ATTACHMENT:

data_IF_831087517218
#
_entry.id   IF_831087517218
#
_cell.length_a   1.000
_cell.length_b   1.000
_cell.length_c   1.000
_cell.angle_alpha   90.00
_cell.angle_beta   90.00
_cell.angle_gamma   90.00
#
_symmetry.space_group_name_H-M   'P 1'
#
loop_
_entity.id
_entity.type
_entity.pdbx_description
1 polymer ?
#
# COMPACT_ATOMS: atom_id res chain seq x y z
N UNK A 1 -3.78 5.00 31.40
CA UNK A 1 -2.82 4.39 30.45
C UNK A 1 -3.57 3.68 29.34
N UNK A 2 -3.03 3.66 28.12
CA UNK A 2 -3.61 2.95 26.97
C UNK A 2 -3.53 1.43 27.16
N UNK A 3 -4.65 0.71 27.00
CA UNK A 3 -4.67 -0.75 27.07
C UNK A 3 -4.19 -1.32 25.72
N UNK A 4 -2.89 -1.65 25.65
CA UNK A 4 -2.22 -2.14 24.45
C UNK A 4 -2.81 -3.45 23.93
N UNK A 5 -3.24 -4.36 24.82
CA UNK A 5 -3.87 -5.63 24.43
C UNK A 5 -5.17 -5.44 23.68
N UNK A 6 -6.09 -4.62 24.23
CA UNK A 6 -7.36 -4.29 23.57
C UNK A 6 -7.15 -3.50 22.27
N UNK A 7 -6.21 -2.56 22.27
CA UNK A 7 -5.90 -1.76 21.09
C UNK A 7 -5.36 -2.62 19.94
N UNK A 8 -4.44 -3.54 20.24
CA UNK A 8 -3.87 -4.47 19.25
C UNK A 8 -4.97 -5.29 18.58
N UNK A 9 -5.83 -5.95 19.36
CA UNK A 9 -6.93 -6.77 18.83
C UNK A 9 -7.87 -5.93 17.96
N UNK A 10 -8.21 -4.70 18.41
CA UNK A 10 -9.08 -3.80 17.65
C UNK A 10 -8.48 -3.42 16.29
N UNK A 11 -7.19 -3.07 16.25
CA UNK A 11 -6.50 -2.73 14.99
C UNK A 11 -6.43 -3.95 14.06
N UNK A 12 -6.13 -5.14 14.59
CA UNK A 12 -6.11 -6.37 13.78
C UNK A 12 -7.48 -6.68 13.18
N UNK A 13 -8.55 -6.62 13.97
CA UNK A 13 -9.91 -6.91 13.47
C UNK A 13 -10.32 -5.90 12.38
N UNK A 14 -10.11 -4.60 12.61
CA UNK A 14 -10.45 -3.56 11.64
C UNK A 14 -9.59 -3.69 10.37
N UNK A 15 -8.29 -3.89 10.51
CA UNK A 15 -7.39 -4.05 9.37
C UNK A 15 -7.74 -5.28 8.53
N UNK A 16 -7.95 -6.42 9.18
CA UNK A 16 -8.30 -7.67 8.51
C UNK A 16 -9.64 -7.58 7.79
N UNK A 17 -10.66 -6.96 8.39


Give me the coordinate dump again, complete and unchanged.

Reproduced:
data_IF_831087517218
#
_entry.id   IF_831087517218
#
_cell.length_a   1.000
_cell.length_b   1.000
_cell.length_c   1.000
_cell.angle_alpha   90.00
_cell.angle_beta   90.00
_cell.angle_gamma   90.00
#
_symmetry.space_group_name_H-M   'P 1'
#
loop_
_entity.id
_entity.type
_entity.pdbx_description
1 polymer ?
#
# COMPACT_ATOMS: atom_id res chain seq x y z
N UNK A 1 -3.78 5.00 31.40
CA UNK A 1 -2.82 4.39 30.45
C UNK A 1 -3.57 3.68 29.34
N UNK A 2 -3.03 3.66 28.12
CA UNK A 2 -3.61 2.95 26.97
C UNK A 2 -3.53 1.43 27.16
N UNK A 3 -4.65 0.71 27.00
CA UNK A 3 -4.67 -0.75 27.07
C UNK A 3 -4.19 -1.32 25.72
N UNK A 4 -2.89 -1.65 25.65
CA UNK A 4 -2.22 -2.14 24.45
C UNK A 4 -2.81 -3.45 23.93
N UNK A 5 -3.24 -4.36 24.82
CA UNK A 5 -3.87 -5.63 24.43
C UNK A 5 -5.17 -5.44 23.68
N UNK A 6 -6.09 -4.62 24.23
CA UNK A 6 -7.36 -4.29 23.57
C UNK A 6 -7.15 -3.50 22.27
N UNK A 7 -6.21 -2.56 22.27
CA UNK A 7 -5.90 -1.76 21.09
C UNK A 7 -5.36 -2.62 19.94
N UNK A 8 -4.44 -3.54 20.24
CA UNK A 8 -3.87 -4.47 19.25
C UNK A 8 -4.97 -5.29 18.58
N UNK A 9 -5.83 -5.95 19.36
CA UNK A 9 -6.93 -6.77 18.83
C UNK A 9 -7.87 -5.93 17.96
N UNK A 10 -8.21 -4.70 18.41
CA UNK A 10 -9.08 -3.80 17.65
C UNK A 10 -8.48 -3.42 16.29
N UNK A 11 -7.19 -3.07 16.25
CA UNK A 11 -6.50 -2.73 14.99
C UNK A 11 -6.43 -3.95 14.06
N UNK A 12 -6.13 -5.14 14.59
CA UNK A 12 -6.11 -6.37 13.78
C UNK A 12 -7.48 -6.68 13.18
N UNK A 13 -8.55 -6.62 13.97
CA UNK A 13 -9.91 -6.91 13.47
C UNK A 13 -10.32 -5.90 12.38
N UNK A 14 -10.11 -4.60 12.61
CA UNK A 14 -10.45 -3.56 11.64
C UNK A 14 -9.59 -3.69 10.37
N UNK A 15 -8.29 -3.89 10.51
CA UNK A 15 -7.39 -4.05 9.37
C UNK A 15 -7.74 -5.28 8.53
N UNK A 16 -7.95 -6.42 9.18
CA UNK A 16 -8.30 -7.67 8.51
C UNK A 16 -9.64 -7.58 7.79
N UNK A 17 -10.66 -6.96 8.39